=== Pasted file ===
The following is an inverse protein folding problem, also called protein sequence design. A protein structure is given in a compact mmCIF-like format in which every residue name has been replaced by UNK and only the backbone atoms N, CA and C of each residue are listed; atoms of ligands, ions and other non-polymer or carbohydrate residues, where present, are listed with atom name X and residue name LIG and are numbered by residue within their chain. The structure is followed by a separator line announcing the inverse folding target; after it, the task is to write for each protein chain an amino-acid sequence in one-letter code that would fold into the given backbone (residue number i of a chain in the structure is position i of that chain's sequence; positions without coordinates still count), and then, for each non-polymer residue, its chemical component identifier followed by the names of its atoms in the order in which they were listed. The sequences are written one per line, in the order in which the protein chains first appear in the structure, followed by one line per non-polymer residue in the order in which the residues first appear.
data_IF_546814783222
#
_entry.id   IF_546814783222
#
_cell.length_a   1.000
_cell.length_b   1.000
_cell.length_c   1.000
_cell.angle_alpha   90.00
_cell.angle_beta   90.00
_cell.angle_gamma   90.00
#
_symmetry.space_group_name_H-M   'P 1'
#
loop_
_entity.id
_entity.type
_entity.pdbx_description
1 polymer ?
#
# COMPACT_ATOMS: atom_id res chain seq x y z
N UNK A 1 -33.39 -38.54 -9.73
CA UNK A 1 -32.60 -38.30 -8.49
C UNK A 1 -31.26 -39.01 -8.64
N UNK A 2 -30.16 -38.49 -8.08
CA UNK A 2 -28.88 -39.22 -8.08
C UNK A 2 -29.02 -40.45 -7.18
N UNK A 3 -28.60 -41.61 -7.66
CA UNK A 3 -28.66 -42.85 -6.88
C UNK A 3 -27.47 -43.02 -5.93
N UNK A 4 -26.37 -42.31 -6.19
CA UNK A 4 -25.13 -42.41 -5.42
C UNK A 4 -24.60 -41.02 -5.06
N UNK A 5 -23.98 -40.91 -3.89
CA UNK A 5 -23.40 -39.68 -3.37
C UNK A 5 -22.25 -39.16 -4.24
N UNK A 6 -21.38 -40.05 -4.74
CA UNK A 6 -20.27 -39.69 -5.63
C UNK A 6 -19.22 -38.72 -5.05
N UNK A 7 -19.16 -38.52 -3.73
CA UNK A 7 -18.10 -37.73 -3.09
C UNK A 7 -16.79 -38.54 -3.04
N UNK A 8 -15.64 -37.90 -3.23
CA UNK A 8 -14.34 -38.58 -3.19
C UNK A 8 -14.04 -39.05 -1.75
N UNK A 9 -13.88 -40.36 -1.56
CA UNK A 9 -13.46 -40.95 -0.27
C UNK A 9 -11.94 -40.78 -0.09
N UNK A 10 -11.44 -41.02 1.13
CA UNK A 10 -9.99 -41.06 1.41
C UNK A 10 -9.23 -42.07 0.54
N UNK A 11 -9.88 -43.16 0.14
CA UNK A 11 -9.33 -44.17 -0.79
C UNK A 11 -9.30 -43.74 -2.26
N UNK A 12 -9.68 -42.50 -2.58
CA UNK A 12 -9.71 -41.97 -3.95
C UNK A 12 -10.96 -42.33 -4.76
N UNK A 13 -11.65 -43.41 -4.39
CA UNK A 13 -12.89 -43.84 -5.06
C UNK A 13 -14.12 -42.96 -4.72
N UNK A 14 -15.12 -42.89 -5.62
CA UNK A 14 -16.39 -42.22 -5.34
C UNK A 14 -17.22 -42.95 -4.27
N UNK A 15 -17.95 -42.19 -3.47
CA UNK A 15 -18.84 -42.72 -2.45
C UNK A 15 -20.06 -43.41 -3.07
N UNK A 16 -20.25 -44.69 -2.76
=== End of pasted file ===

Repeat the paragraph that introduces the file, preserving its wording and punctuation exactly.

The following is an inverse protein folding problem, also called protein sequence design. A protein structure is given in a compact mmCIF-like format in which every residue name has been replaced by UNK and only the backbone atoms N, CA and C of each residue are listed; atoms of ligands, ions and other non-polymer or carbohydrate residues, where present, are listed with atom name X and residue name LIG and are numbered by residue within their chain. The structure is followed by a separator line announcing the inverse folding target; after it, the task is to write for each protein chain an amino-acid sequence in one-letter code that would fold into the given backbone (residue number i of a chain in the structure is position i of that chain's sequence; positions without coordinates still count), and then, for each non-polymer residue, its chemical component identifier followed by the names of its atoms in the order in which they were listed. The sequences are written one per line, in the order in which the protein chains first appear in the structure, followed by one line per non-polymer residue in the order in which the residues first appear.